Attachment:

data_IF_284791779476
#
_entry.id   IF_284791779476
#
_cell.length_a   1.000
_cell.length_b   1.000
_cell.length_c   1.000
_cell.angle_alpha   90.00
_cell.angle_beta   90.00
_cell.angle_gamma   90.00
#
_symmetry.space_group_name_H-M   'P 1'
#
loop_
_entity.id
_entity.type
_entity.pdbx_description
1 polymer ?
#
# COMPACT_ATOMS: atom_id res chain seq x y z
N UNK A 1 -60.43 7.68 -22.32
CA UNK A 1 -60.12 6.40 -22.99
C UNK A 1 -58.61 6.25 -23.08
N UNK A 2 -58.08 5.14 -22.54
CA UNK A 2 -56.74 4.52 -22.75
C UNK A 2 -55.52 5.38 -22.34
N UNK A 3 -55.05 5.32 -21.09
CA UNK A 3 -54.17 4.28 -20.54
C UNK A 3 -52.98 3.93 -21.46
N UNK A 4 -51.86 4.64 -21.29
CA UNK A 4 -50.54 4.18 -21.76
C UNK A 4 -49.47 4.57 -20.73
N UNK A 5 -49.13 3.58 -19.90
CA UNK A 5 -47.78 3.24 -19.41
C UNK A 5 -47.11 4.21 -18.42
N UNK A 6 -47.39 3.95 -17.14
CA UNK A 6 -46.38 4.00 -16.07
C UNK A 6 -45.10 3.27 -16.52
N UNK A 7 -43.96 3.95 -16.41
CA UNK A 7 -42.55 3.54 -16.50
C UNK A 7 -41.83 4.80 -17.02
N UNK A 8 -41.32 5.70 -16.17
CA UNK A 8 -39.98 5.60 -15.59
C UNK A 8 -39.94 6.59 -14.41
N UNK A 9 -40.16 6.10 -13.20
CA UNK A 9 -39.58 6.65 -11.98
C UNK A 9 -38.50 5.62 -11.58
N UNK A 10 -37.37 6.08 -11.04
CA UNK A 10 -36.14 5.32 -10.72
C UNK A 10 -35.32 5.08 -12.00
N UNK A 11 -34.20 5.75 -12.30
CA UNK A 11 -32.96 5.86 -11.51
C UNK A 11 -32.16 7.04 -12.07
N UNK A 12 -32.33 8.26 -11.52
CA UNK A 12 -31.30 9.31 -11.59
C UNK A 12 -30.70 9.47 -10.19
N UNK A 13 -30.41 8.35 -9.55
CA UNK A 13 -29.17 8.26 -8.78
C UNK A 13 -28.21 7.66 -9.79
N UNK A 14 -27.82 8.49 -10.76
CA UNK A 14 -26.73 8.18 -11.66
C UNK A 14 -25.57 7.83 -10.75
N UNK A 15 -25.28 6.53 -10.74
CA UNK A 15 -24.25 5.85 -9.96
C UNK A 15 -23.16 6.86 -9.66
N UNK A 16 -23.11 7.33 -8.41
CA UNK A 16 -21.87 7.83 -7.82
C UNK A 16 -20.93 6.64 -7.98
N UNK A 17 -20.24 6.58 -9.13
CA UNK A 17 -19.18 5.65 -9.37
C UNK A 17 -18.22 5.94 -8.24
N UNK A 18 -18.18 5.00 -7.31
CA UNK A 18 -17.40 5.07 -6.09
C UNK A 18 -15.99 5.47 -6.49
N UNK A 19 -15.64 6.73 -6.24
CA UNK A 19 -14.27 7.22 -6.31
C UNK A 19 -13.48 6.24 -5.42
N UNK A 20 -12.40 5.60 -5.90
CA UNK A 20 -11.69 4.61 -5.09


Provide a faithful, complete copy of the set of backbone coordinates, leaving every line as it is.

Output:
data_IF_284791779476
#
_entry.id   IF_284791779476
#
_cell.length_a   1.000
_cell.length_b   1.000
_cell.length_c   1.000
_cell.angle_alpha   90.00
_cell.angle_beta   90.00
_cell.angle_gamma   90.00
#
_symmetry.space_group_name_H-M   'P 1'
#
loop_
_entity.id
_entity.type
_entity.pdbx_description
1 polymer ?
#
# COMPACT_ATOMS: atom_id res chain seq x y z
N UNK A 1 -60.43 7.68 -22.32
CA UNK A 1 -60.12 6.40 -22.99
C UNK A 1 -58.61 6.25 -23.08
N UNK A 2 -58.08 5.14 -22.54
CA UNK A 2 -56.74 4.52 -22.75
C UNK A 2 -55.52 5.38 -22.34
N UNK A 3 -55.05 5.32 -21.09
CA UNK A 3 -54.17 4.28 -20.54
C UNK A 3 -52.98 3.93 -21.46
N UNK A 4 -51.86 4.64 -21.29
CA UNK A 4 -50.54 4.18 -21.76
C UNK A 4 -49.47 4.57 -20.73
N UNK A 5 -49.13 3.58 -19.90
CA UNK A 5 -47.78 3.24 -19.41
C UNK A 5 -47.11 4.21 -18.42
N UNK A 6 -47.39 3.95 -17.14
CA UNK A 6 -46.38 4.00 -16.07
C UNK A 6 -45.10 3.27 -16.52
N UNK A 7 -43.96 3.95 -16.41
CA UNK A 7 -42.55 3.54 -16.50
C UNK A 7 -41.83 4.80 -17.02
N UNK A 8 -41.32 5.70 -16.17
CA UNK A 8 -39.98 5.60 -15.59
C UNK A 8 -39.94 6.59 -14.41
N UNK A 9 -40.16 6.10 -13.20
CA UNK A 9 -39.58 6.65 -11.98
C UNK A 9 -38.50 5.62 -11.58
N UNK A 10 -37.37 6.08 -11.04
CA UNK A 10 -36.14 5.32 -10.72
C UNK A 10 -35.32 5.08 -12.00
N UNK A 11 -34.20 5.75 -12.30
CA UNK A 11 -32.96 5.86 -11.51
C UNK A 11 -32.16 7.04 -12.07
N UNK A 12 -32.33 8.26 -11.52
CA UNK A 12 -31.30 9.31 -11.59
C UNK A 12 -30.70 9.47 -10.19
N UNK A 13 -30.41 8.35 -9.55
CA UNK A 13 -29.17 8.26 -8.78
C UNK A 13 -28.21 7.66 -9.79
N UNK A 14 -27.82 8.49 -10.76
CA UNK A 14 -26.73 8.18 -11.66
C UNK A 14 -25.57 7.83 -10.75
N UNK A 15 -25.28 6.53 -10.74
CA UNK A 15 -24.25 5.85 -9.96
C UNK A 15 -23.16 6.86 -9.66
N UNK A 16 -23.11 7.33 -8.41
CA UNK A 16 -21.87 7.83 -7.82
C UNK A 16 -20.93 6.64 -7.98
N UNK A 17 -20.24 6.58 -9.13
CA UNK A 17 -19.18 5.65 -9.37
C UNK A 17 -18.22 5.94 -8.24
N UNK A 18 -18.18 5.00 -7.31
CA UNK A 18 -17.40 5.07 -6.09
C UNK A 18 -15.99 5.47 -6.49
N UNK A 19 -15.64 6.73 -6.24
CA UNK A 19 -14.27 7.22 -6.31
C UNK A 19 -13.48 6.24 -5.42
N UNK A 20 -12.40 5.60 -5.90
CA UNK A 20 -11.69 4.61 -5.09